Companies succeed or fail not based on technology but rather according to their ability to integrate within their value chains.
Walmart’s earning suggest that the company’s online grocery business is doing well, even while Amazon struggles. This is not a surprise, given the two companies points of integration.
Sears has (finally) filed for bankruptcy, thanks to a business model that was obsolete well before the Internet came along. Still, there are lessons to be learned from the Sears businesses that continue to succeed.
Amazon’s acquisition of PillPack makes a lot of sense for both companies, and it’s hard to argue that consumers won’t be the ultimate beneficiaries.
Tech’s two philosophies are also about the difference between platforms and aggregators, but even that has its own divisions. Amazon falls on both sides of the divide. Plus, why Walmart’s Flipkart purchase makes no sense.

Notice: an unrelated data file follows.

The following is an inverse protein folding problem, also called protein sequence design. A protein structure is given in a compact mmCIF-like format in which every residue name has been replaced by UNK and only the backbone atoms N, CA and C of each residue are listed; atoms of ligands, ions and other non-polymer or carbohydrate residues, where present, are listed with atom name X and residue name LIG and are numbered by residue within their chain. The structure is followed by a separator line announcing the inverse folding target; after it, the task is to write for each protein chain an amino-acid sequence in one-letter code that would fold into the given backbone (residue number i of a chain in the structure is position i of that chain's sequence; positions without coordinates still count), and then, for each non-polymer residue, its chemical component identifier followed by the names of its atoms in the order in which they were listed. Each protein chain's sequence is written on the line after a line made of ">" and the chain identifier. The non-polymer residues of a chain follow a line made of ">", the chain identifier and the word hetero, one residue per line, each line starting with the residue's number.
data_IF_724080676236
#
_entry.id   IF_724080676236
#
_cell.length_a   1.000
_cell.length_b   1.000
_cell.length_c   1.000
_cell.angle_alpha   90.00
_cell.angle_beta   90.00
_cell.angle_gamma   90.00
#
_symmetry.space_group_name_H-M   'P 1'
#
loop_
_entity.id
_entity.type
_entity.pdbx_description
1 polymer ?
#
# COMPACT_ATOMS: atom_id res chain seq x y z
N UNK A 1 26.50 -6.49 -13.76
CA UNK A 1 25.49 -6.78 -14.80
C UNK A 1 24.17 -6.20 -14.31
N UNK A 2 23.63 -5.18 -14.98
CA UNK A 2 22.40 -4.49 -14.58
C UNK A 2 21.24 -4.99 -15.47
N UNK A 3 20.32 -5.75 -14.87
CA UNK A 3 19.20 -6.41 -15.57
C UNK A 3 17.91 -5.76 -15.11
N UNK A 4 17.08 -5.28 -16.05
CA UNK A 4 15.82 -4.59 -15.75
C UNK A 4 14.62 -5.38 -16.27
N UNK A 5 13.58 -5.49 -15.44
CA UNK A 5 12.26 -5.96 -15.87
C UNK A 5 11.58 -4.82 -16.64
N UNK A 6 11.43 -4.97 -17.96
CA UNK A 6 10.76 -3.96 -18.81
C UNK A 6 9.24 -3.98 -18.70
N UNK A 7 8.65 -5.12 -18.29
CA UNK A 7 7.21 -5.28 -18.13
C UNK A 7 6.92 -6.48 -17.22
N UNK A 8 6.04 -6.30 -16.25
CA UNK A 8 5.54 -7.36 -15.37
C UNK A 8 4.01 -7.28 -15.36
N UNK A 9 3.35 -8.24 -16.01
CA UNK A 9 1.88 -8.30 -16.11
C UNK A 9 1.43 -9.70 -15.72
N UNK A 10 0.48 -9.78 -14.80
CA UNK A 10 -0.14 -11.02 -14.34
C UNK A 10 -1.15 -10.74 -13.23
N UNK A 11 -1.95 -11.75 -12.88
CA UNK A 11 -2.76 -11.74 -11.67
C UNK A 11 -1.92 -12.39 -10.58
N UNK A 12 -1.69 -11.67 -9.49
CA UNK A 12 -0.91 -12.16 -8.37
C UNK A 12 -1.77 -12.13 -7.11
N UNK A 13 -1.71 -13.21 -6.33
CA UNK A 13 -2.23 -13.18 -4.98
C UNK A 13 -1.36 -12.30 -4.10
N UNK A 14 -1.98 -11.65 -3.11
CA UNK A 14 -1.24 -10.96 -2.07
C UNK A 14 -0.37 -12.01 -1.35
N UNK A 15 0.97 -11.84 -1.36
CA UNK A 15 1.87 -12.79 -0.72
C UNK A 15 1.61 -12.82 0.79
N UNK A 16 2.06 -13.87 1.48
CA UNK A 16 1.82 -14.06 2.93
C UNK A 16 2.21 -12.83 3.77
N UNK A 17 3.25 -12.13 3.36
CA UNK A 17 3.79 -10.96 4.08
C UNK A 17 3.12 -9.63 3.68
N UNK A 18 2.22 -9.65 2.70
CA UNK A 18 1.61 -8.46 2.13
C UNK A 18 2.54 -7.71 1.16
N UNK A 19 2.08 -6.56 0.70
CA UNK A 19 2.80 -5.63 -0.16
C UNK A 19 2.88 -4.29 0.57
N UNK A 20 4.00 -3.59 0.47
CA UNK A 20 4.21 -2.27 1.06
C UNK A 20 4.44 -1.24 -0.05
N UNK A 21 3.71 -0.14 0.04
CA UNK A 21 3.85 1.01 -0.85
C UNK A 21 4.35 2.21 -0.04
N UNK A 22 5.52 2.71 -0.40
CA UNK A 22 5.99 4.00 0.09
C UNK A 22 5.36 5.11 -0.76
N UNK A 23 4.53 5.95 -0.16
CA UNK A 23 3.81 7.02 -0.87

Microsoft, eBay, and Tencent are investing in Flipkart: the opportunity is just too big to miss out on, even if Amazon looks ever stronger. It’s the same reason investors are putting more money into Lyft.
Amazon is shutting down Quidsi, and taking the fight for CPG goods to Wal-Mart.
In case I wasn’t clear in yesterday’s article, Walmart really has no chance to catch Amazon in e-commerce. Then, the news that P&G will reduce targeting isn’t a surprise, but it’s not necessarily that much of a problem for Facebook. Plus, notes on Facebook’s earnings.
Walmart wasted years trying to retrofit their model to ecommerce. Buying Jet.com will give them a better chance, but it’s almost certainly too late to compete with Amazon.
More news and follow-up on Didi and Uber, and whether or not Instagram Stories will succeed. Then, Walmart is reportedly buying Jet.com, but Amazon’s earnings show how far they have to go.